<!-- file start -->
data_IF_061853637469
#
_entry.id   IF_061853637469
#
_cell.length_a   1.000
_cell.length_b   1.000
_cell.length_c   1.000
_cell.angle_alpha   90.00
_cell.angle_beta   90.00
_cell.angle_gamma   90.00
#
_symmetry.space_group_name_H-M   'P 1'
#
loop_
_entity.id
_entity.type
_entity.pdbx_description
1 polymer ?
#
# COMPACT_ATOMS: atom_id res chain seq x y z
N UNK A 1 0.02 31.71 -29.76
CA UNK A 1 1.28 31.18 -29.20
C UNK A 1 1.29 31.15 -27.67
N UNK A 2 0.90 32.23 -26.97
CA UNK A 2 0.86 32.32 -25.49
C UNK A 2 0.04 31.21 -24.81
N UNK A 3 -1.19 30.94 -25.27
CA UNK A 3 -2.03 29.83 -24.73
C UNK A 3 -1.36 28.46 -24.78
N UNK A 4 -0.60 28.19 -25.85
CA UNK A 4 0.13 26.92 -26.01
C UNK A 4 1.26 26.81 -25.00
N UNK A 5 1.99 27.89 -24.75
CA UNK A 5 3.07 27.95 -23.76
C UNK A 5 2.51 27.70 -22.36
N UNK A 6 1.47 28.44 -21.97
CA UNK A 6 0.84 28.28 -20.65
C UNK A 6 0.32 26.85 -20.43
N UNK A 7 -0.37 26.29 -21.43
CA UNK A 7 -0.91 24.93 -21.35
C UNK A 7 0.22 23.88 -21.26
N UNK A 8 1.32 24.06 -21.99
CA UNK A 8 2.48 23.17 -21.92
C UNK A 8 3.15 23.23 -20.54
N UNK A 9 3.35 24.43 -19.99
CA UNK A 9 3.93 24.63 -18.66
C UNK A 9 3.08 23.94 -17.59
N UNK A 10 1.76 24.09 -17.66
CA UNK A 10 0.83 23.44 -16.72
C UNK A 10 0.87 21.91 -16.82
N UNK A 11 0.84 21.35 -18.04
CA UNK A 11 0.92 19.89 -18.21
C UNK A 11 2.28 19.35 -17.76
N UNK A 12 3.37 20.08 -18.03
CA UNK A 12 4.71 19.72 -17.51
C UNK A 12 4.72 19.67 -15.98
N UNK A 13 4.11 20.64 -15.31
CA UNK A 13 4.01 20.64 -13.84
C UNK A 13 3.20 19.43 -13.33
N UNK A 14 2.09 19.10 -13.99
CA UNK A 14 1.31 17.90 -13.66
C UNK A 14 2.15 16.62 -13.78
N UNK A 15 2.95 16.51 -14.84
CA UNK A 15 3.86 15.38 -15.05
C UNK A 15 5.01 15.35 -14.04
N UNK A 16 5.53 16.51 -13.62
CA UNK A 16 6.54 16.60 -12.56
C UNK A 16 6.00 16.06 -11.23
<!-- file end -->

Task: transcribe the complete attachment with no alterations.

data_IF_061853637469
#
_entry.id   IF_061853637469
#
_cell.length_a   1.000
_cell.length_b   1.000
_cell.length_c   1.000
_cell.angle_alpha   90.00
_cell.angle_beta   90.00
_cell.angle_gamma   90.00
#
_symmetry.space_group_name_H-M   'P 1'
#
loop_
_entity.id
_entity.type
_entity.pdbx_description
1 polymer ?
#
# COMPACT_ATOMS: atom_id res chain seq x y z
N UNK A 1 0.02 31.71 -29.76
CA UNK A 1 1.28 31.18 -29.20
C UNK A 1 1.29 31.15 -27.67
N UNK A 2 0.90 32.23 -26.97
CA UNK A 2 0.86 32.32 -25.49
C UNK A 2 0.04 31.21 -24.81
N UNK A 3 -1.19 30.94 -25.27
CA UNK A 3 -2.03 29.83 -24.73
C UNK A 3 -1.36 28.46 -24.78
N UNK A 4 -0.60 28.19 -25.85
CA UNK A 4 0.13 26.92 -26.01
C UNK A 4 1.26 26.81 -25.00
N UNK A 5 1.99 27.89 -24.75
CA UNK A 5 3.07 27.95 -23.76
C UNK A 5 2.51 27.70 -22.36
N UNK A 6 1.47 28.44 -21.97
CA UNK A 6 0.84 28.28 -20.65
C UNK A 6 0.32 26.85 -20.43
N UNK A 7 -0.37 26.29 -21.43
CA UNK A 7 -0.91 24.93 -21.35
C UNK A 7 0.22 23.88 -21.26
N UNK A 8 1.32 24.06 -21.99
CA UNK A 8 2.48 23.17 -21.92
C UNK A 8 3.15 23.23 -20.54
N UNK A 9 3.35 24.43 -19.99
CA UNK A 9 3.93 24.63 -18.66
C UNK A 9 3.08 23.94 -17.59
N UNK A 10 1.76 24.09 -17.66
CA UNK A 10 0.83 23.44 -16.72
C UNK A 10 0.87 21.91 -16.82
N UNK A 11 0.84 21.35 -18.04
CA UNK A 11 0.92 19.89 -18.21
C UNK A 11 2.28 19.35 -17.76
N UNK A 12 3.37 20.08 -18.03
CA UNK A 12 4.71 19.72 -17.51
C UNK A 12 4.72 19.67 -15.98
N UNK A 13 4.11 20.64 -15.31
CA UNK A 13 4.01 20.64 -13.84
C UNK A 13 3.20 19.43 -13.33
N UNK A 14 2.09 19.10 -13.99
CA UNK A 14 1.31 17.90 -13.66
C UNK A 14 2.15 16.62 -13.78
N UNK A 15 2.95 16.51 -14.84
CA UNK A 15 3.86 15.38 -15.05
C UNK A 15 5.01 15.35 -14.04
N UNK A 16 5.53 16.51 -13.62
CA UNK A 16 6.54 16.60 -12.56
C UNK A 16 6.00 16.06 -11.23